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Poverty: conclusions of the conference 'The Europe 2020 poverty target - Lessons Learned and the Way Forward'

Met dank overgenomen van Europese Commissie (EC), gepubliceerd op vrijdag 10 oktober 2014.

European Commission

MEMO

Brussels, 10 October 2014

Poverty: conclusions of the conference 'The Europe 2020 poverty target - Lessons Learned and the Way Forward'

Speaking at the high-level conference on ‘The Europe 2020 poverty target: Lessons Learned and the Way Forward’, László Andor, European Commissioner for Employment, Social Affairs and Inclusion, urged Member States to improve their social welfare systems, set more ambitious targets to reduce the number of people at risk of poverty or social exclusion and ensure those targets can be reached. The conference took place in Brussels on 9 October, and gathered over 200 stakeholders from EU countries, including high-level policy makers, social partners, civil society, academics, social entrepreneurs and key actors in the EU institutions.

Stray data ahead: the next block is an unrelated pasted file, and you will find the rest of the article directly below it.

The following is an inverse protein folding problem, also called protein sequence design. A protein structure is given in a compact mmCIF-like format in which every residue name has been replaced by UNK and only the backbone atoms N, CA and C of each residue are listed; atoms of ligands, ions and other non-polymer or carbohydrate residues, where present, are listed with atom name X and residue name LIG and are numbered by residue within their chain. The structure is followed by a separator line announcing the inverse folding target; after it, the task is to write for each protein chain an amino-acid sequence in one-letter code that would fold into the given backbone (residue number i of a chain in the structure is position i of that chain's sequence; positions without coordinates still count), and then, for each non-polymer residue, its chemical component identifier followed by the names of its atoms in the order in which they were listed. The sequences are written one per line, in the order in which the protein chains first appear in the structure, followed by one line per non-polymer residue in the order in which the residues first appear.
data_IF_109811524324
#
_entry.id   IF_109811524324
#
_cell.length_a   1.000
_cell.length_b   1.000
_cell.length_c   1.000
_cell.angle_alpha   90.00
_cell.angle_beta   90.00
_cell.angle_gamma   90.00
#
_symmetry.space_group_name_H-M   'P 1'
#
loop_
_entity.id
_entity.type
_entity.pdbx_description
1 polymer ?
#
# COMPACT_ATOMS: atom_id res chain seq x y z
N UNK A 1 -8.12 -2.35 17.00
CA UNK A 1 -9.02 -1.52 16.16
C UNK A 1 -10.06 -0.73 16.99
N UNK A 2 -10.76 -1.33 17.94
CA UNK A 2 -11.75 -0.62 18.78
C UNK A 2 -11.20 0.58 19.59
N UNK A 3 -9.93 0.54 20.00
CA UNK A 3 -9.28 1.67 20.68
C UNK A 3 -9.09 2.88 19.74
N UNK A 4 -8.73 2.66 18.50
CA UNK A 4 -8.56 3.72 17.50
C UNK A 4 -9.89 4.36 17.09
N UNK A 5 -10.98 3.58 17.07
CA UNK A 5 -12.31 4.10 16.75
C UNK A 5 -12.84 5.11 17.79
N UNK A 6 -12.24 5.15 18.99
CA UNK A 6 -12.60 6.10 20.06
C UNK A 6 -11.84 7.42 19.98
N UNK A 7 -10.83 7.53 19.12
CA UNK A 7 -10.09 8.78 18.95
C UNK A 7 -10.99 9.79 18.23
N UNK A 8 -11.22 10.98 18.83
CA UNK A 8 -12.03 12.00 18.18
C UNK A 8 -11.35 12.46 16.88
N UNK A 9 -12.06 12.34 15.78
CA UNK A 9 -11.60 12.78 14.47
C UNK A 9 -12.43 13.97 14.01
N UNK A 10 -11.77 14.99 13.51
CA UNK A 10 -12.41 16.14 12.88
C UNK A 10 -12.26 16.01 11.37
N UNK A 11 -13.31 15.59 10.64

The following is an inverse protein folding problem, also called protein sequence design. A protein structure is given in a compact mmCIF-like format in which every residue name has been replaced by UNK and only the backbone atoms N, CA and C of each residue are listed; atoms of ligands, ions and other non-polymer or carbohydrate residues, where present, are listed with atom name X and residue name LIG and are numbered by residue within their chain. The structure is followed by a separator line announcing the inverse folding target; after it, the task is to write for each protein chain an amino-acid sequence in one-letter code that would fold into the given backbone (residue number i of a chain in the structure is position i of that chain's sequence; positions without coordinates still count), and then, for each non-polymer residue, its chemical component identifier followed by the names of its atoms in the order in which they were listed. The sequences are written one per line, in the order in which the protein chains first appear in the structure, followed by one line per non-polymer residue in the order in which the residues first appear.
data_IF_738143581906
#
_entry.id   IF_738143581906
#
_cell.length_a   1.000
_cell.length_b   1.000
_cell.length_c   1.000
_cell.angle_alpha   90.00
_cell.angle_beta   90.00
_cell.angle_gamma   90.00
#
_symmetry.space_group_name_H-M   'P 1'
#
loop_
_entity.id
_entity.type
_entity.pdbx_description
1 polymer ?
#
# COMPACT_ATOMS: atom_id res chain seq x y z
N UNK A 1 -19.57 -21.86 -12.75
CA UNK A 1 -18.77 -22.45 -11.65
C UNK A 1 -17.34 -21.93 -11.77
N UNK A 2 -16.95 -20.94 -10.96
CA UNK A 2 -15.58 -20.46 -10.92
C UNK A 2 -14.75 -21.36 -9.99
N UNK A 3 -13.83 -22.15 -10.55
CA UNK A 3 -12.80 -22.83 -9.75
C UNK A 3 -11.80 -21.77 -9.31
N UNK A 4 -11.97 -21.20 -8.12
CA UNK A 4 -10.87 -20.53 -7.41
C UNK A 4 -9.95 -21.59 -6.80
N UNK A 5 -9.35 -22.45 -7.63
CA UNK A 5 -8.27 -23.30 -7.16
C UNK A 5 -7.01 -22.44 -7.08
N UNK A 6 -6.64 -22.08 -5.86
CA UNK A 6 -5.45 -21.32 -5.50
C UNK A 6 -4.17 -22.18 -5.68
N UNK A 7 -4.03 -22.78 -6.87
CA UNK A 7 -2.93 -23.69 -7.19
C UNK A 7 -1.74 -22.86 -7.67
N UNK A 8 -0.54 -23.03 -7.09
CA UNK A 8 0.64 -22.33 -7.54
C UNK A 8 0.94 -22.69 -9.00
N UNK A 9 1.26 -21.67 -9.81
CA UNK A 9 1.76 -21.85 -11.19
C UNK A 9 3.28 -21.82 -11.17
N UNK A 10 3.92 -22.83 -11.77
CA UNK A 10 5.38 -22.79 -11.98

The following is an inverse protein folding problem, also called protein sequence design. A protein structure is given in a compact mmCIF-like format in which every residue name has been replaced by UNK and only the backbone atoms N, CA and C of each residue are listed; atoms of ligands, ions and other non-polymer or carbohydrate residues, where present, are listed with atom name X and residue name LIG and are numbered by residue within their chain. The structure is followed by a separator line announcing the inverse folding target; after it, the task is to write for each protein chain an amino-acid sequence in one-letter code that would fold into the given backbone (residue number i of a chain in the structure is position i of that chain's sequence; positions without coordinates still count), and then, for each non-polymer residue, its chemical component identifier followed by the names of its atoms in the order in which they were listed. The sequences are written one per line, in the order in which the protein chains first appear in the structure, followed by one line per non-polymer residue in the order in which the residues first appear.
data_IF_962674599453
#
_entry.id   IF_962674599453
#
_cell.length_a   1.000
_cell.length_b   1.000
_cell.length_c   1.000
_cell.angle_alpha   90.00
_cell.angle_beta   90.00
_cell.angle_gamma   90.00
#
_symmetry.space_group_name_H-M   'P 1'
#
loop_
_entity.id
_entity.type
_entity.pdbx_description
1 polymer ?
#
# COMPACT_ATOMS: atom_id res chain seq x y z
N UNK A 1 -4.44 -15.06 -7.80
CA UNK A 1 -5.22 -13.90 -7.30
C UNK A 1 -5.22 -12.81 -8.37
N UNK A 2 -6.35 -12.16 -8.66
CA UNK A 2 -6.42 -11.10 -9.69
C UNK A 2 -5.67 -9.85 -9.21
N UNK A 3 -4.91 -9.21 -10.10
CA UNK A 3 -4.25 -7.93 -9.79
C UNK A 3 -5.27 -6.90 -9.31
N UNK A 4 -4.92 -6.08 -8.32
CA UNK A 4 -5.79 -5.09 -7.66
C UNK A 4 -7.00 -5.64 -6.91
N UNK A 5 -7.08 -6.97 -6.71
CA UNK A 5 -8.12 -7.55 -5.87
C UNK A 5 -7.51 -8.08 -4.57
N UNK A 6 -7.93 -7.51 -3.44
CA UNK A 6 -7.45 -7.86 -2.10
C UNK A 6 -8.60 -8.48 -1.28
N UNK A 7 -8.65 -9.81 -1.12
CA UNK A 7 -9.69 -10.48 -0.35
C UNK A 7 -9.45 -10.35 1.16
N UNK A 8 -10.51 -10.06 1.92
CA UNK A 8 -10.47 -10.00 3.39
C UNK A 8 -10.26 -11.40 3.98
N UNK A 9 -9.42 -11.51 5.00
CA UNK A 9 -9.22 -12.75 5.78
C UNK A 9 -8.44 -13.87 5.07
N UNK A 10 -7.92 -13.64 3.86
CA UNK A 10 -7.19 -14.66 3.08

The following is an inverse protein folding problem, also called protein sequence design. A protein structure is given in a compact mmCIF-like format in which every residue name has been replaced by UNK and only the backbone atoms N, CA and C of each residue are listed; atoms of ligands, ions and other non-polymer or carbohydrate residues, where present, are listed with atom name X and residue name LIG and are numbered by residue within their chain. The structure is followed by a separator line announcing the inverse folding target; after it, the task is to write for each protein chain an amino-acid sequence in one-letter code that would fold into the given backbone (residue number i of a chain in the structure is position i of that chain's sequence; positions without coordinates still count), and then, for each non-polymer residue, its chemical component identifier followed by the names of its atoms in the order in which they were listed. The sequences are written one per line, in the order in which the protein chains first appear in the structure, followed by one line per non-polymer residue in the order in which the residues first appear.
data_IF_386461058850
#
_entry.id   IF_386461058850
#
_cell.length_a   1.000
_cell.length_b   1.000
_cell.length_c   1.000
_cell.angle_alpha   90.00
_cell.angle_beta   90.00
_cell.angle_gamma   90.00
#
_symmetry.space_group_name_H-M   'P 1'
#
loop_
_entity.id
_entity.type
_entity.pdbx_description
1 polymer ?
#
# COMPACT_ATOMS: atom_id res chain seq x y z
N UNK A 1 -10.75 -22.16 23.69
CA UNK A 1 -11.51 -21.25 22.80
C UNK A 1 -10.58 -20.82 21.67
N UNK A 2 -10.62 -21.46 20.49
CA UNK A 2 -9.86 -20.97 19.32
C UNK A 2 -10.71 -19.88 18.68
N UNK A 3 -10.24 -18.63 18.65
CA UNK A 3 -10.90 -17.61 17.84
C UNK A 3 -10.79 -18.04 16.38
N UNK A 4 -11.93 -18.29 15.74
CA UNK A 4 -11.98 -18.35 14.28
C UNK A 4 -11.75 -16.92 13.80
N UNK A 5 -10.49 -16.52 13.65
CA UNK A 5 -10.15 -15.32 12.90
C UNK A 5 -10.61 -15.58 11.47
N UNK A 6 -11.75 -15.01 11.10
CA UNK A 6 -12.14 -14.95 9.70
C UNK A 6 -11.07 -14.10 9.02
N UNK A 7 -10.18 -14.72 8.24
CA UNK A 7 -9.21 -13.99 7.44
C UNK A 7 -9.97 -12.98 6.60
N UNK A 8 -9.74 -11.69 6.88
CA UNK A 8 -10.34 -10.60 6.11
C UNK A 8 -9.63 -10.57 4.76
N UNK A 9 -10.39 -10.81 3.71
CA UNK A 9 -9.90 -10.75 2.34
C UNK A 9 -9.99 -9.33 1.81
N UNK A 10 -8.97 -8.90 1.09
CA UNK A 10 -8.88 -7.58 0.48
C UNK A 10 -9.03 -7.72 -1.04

In his concluding address, László Andor said: "Setting the poverty and social exclusion target as part of the Europe 2020 Strategy was a landmark political decision, which put on equal footing social and economic objectives and recognised the interrelationship between them. By having a joint quantified social objective, the EU Member States sought to achieve greater accountability towards its achievement". He also said: "Poverty harms social cohesion and growth because it is a waste of human capital, a strain on the public purse, and it means the EU economy does not function as well as it could. Tackling poverty challenges is also largely a matter of taxation policy, health policy, employment policy, education policy, and overall economic policy. It is important to acknowledge these inter-dependencies and work towards inclusive growth".